The goal is to provide optimal treatment to stroke victims within the first "golden hour" after symptom onset, when it will do the most good.

A stroke occurs when blood flow to the brain stops, causing brain cells to stop receiving oxygen. Stroke is the number one cause of disability and the fifth leading cause of death in the United States. On average, someone has a stroke every 40 seconds. About 87 percent of all strokes are ischemic—that is, strokes that are caused by a clot that blocks a blood vessel carrying blood to the brain, cutting off the brain’s supply of oxygen and causing brain tissue to die. The standard treatment of such strokes is a drug called tissue plasminogen activator, or tPA, which can dissolve clots and restore blood flow in the brain. The "clot-buster" drug can restore blood flow, preventing death and minimizing disability.

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Studies have shown, however, that tPA works best if administered within 90 minutes of the stroke occurrence and that it is ineffective after 4.5 hours. At that point, after "the damage is done," the drug is simply not used, Conners says. Because of this narrow treatment window—combined with various delays in stroke patients receiving care—only a small number of patients in this country who have ischemic strokes, no more than about 5%, are treated with tPA.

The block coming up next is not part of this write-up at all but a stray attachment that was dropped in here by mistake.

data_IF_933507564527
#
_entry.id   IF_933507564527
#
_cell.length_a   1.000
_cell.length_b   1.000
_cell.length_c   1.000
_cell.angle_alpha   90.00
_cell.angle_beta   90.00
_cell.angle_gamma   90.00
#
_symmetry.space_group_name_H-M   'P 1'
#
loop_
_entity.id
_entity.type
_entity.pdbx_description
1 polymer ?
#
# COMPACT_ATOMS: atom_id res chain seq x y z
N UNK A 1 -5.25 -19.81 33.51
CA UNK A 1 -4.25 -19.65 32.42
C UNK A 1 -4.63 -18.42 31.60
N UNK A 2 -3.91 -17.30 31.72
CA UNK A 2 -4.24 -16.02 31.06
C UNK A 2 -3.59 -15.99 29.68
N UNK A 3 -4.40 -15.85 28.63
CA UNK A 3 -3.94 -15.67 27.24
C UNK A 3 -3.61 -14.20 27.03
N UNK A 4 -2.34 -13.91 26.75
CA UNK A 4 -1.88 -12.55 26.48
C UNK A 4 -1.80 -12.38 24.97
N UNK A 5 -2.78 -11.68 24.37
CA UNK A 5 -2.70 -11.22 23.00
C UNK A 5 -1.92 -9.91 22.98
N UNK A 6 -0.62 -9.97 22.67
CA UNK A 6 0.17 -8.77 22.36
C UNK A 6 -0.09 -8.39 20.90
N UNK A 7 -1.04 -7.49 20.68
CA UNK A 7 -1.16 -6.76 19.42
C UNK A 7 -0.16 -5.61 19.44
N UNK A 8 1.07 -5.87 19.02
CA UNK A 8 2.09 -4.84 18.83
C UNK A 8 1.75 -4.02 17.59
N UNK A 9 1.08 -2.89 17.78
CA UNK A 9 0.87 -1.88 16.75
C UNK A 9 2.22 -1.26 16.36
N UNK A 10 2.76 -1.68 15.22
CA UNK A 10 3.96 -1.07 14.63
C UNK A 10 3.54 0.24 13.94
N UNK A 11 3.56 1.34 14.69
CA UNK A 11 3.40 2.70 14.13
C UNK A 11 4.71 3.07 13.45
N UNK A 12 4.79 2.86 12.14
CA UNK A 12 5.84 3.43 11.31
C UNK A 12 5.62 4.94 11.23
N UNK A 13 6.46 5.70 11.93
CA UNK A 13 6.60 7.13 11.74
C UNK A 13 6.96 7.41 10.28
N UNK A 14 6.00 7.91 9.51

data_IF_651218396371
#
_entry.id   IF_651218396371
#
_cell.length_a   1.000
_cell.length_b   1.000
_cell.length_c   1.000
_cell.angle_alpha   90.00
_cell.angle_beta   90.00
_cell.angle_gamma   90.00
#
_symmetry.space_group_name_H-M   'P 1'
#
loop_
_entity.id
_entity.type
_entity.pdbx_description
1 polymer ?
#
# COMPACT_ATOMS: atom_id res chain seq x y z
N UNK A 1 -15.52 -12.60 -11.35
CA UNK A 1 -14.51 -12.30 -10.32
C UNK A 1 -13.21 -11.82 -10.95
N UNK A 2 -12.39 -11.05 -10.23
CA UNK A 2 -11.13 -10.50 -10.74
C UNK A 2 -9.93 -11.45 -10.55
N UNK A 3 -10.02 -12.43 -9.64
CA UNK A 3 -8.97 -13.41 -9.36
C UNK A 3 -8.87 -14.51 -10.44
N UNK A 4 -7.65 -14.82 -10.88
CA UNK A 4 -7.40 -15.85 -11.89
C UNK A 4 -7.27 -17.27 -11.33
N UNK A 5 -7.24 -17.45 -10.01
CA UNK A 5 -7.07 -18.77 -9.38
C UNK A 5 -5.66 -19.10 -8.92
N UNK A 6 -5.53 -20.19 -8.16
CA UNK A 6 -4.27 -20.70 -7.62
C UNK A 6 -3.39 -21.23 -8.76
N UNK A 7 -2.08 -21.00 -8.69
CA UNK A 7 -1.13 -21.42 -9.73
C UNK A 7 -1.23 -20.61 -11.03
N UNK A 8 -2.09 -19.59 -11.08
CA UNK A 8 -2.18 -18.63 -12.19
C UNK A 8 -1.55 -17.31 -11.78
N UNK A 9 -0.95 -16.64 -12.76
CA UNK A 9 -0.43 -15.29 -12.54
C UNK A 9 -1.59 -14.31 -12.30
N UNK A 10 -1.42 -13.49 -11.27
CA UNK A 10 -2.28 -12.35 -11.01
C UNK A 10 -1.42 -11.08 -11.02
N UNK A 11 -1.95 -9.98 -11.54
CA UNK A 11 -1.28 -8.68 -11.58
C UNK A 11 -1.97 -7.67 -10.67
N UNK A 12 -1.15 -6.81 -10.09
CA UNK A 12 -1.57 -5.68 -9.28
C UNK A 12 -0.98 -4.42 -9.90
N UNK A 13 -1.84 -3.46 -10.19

"We know patients are up to four times more likely to have a good outcome if they are treated with tPA. Also, the sooner we treat patients, the more likely it is they will have minimal or even no disability,” Conners says. “With our standard process, it’s rare to be able to treat people within the first hour after onset, but with the Mobile Stroke Unit we anticipate even better outcomes.”

Getting patients to the right places for the right care

Sometimes tPA alone may not be sufficient treatment even when provided in time.

“When someone has a bad stroke that is a large vessel occlusion (blockage) that doesn’t respond to tPA, it’s crucial that the patient be taken immediately to a comprehensive stroke center like Rush,” Lopes says.

Neuroendovascular surgeons at these centers can perform an advanced, minimally invasive procedure called thrombectomy to go into the brain via arteries and veins to remove the blockage causing the stroke. Only comprehensive stroke centers offer this procedure, and Rush is one of only six such centers in the Chicago area certified by the Joint Commission (the leading health care accrediting organization).